9. DIXIT S, TIWARI AK, PANDEY PK, RAINA V. Successful outcome of therapeutic plasma exchange in post-partum haemolytic-uraemic syndrome: a case report Blood Transfus [online] 2012 Oct, 10(4):533-535 [viewed 23 September 2014] Available from: doi:10.2450/2012.0158-11

Investigations - for Diagnosis

Fact Explanation
Full blood count This condition is associated with thrombocytopenia and anaemia causing reduced haemoglobin level. If there is any ongoing gastrointestinal infection there will be increase in WBC count as well[4].
Renal function tests like serum creatinine, blood urea and Urine full report As renal involvement is common in these patients, Urine full report will reveals presence of blood protein and red blood cell casts. Serum creatinine levels and blood urea levels will be elevated[1].
Serum electrolytes There will be hyperkalaemia and hyperphosphataemia[5].
Peripheral blood film examination A peripheral blood smear examination will reveals thrombocytopenia and red cell fragmentation(schistocytes) as prominent features[6].
Arterial Blood Gas analysis Patients with acute renal failure may develop metabolic acidosis[7].
PT/INR, APTT As there is no clotting factor defect these tests are normal and helps in differentiating this bleeding tendency with other clotting disorders[8].
Computed tomography (CT) scanning and magnetic resonance imaging (MRI) CT scanning /MRI useful in the medical history or physical findings suggestive of central nervous system involvement[2].
ECG, Echocardiogram In the presence of cardiovascular involvement these tests are useful[3].
Lactic dehydrogenase (LDH) levels may be elevated with the red blood cell dystruction[9].
Haptoglobin levels In this condition Haptoglobin levels can be decreased[9].
Stool culture This will be useful in the presence of gastroenteritis to identify the causative organism[10].
References
  1. DE CHADARéVIAN JP, GOODYER PR, KAPLAN BS. Acute glomerulonephritis and hemolytic uremic syndrome. Can Med Assoc J [online] 1980 Sep 6, 123(5):391-394 [viewed 23 September 2014] Available from: http://www.ncbi.nlm.nih.gov/pmc/articles/PMC1704806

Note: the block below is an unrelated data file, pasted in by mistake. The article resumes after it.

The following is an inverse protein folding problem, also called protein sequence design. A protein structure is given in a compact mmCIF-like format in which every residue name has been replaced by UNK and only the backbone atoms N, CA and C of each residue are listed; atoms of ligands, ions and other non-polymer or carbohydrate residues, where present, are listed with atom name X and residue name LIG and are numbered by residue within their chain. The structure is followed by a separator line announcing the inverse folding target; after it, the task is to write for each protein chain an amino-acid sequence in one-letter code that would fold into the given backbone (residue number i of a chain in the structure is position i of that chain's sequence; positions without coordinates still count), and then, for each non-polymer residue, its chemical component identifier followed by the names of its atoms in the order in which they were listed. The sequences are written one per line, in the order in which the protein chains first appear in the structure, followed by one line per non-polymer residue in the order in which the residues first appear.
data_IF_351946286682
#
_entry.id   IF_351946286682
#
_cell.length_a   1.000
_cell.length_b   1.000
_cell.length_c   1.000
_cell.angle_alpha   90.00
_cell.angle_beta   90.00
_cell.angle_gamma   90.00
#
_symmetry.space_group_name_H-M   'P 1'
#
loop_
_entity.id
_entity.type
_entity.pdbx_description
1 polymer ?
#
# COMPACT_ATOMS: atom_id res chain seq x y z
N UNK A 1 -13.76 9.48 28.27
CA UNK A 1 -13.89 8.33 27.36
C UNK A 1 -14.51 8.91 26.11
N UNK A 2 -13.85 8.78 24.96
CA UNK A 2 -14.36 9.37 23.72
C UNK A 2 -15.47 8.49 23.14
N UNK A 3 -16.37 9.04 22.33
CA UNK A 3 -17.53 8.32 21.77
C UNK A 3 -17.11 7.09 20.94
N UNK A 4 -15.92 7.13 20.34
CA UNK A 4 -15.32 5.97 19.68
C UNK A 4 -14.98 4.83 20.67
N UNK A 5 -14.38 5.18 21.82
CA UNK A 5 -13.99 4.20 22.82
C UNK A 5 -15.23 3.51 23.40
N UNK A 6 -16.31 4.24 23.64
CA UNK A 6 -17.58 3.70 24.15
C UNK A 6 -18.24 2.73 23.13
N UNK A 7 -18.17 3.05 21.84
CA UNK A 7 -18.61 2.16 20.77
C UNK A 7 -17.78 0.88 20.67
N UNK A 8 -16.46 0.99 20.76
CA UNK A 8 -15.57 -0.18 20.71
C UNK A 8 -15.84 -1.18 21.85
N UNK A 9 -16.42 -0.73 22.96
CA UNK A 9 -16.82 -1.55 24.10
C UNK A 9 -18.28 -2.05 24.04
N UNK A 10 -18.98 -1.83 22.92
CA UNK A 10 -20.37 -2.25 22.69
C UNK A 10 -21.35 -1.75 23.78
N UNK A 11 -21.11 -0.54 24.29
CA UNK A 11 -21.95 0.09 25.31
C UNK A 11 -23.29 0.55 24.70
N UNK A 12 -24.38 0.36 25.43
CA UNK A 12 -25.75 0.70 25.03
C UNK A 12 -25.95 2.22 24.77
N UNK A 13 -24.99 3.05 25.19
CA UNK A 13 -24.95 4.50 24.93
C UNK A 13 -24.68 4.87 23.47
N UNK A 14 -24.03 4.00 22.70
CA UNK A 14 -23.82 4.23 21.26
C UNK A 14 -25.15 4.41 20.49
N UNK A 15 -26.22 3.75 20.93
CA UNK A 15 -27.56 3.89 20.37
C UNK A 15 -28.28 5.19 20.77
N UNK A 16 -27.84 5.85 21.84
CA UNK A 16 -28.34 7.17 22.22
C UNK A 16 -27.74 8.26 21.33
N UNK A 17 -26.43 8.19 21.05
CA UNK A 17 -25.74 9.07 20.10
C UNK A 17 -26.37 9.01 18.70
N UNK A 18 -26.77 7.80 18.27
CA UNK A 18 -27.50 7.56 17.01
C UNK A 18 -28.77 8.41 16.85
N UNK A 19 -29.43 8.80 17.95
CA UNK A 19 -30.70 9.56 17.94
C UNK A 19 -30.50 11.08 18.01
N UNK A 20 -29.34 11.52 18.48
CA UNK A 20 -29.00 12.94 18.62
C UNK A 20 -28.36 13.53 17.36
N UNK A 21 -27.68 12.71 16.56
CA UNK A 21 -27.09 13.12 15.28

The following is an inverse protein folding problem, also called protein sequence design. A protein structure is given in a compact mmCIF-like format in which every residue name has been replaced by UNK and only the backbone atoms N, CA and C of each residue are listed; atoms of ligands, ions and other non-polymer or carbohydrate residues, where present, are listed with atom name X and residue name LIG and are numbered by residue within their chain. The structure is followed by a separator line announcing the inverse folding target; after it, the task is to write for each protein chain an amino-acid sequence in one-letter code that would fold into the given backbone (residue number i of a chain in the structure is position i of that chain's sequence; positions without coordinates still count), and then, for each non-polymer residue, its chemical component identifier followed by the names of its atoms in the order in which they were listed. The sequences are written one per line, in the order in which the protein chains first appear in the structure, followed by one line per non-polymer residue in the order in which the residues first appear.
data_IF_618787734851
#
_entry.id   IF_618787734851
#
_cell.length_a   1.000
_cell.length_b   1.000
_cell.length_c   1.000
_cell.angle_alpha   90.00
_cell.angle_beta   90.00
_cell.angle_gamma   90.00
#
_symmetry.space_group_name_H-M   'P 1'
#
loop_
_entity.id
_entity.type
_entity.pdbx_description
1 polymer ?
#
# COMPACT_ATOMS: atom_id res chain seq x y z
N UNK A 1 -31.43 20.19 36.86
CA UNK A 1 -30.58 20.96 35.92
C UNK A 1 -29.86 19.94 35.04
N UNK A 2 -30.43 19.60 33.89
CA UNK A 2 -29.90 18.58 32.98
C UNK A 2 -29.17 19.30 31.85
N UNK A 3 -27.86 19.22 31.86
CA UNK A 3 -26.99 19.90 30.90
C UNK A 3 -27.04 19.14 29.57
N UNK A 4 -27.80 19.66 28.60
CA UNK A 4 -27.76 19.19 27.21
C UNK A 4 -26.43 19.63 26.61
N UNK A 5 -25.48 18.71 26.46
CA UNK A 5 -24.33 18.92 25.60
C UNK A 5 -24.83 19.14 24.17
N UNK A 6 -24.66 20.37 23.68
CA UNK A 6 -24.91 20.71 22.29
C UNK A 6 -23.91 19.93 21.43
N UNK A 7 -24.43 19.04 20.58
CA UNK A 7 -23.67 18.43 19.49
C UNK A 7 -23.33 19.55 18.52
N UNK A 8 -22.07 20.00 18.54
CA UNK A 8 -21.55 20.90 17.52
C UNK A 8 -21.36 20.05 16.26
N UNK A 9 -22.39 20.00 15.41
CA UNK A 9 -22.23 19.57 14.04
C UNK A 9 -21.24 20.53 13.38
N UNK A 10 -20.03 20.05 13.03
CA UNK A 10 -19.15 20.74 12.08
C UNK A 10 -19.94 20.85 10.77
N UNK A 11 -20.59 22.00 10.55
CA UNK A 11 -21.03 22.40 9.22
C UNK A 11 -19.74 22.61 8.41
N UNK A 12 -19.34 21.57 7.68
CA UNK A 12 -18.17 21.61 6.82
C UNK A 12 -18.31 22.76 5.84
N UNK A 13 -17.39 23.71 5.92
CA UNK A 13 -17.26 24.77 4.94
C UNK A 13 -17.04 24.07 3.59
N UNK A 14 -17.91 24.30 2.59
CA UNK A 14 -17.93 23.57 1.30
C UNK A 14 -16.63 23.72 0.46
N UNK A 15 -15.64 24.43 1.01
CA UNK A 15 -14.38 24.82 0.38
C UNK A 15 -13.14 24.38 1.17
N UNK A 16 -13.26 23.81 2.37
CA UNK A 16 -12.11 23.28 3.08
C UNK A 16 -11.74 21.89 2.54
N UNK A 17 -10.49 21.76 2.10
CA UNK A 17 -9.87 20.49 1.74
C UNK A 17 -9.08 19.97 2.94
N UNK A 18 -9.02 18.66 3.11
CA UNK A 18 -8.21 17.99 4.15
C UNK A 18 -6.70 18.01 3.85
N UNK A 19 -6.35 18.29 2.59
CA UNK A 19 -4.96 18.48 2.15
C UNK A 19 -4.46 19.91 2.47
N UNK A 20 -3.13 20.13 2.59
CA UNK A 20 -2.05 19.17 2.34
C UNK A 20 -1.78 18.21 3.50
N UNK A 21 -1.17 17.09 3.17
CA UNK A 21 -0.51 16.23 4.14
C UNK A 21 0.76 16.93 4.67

2. SCHLIEPER A, ORRBINE E, WELLS G, CLULOW M, MCLAINE P, ROWE P. Neuropsychological sequelae of haemolytic uraemic syndrome Arch Dis Child [online] 1999 Mar, 80(3):214-220 [viewed 23 September 2014] Available from: http://www.ncbi.nlm.nih.gov/pmc/articles/PMC1717871
  3. NORIS M, BRESIN E, MELE C, REMUZZI G, PAGON RA, ADAM MP, ARDINGER HH, BIRD TD, DOLAN CR, FONG CT, SMITH RJH, STEPHENS K. Atypical Hemolytic-Uremic Syndrome [online] 1993 [viewed 23 September 2014] Available from: http://www.ncbi.nlm.nih.gov/pubmed/20301541
  4. VALAVI E, ANSARI MJ. Hemolytic uremic syndrome following Hemiscorpius lepturus (scorpion) sting Indian J Nephrol [online] 2008 Oct, 18(4):166-168 [viewed 23 September 2014] Available from: doi:10.4103/0971-4065.45293
  5. NICKAVAR A, SOTOUDEH K. Assesment, Treatment and Prevention of Atypical Hemolytic Uremic Syndrome Int J Prev Med [online] 2013 Jan, 4(1):6-14 [viewed 23 September 2014] Available from: http://www.ncbi.nlm.nih.gov/pmc/articles/PMC3570913
  6. KOK VC, WU SC, LEE CK. Successful Remission of Hemolytic-Uremic Syndrome During the Third-line Weekly Gemcitabine for Metastatic Breast Cancer Breast Cancer (Auckl) [online] :57-59 [viewed 23 September 2014] Available from: doi:10.4137/BCBCR.S14920
  7. POULSEN VO, NIELSEN J, POULSEN TD. Rapidly Developing Toxic Epidermal Necrolysis Case Rep Emerg Med [online] 2013:985951 [viewed 23 September 2014] Available from: doi:10.1155/2013/985951
  8. KESHTKAR-JAHROMI M, MOHEBTASH M. Hemolytic uremic syndrome and Clostridium difficile colitis J Community Hosp Intern Med Perspect [online] , 2(3):10.3402/jchimp.v2i3.19064 [viewed 23 September 2014] Available from: doi:10.3402/jchimp.v2i3.19064
  9. KOK VC, WU SC, LEE CK. Successful Remission of Hemolytic-Uremic Syndrome During the Third-line Weekly Gemcitabine for Metastatic Breast Cancer Breast Cancer (Auckl) [online] :57-59 [viewed 23 September 2014] Available from: doi:10.4137/BCBCR.S14920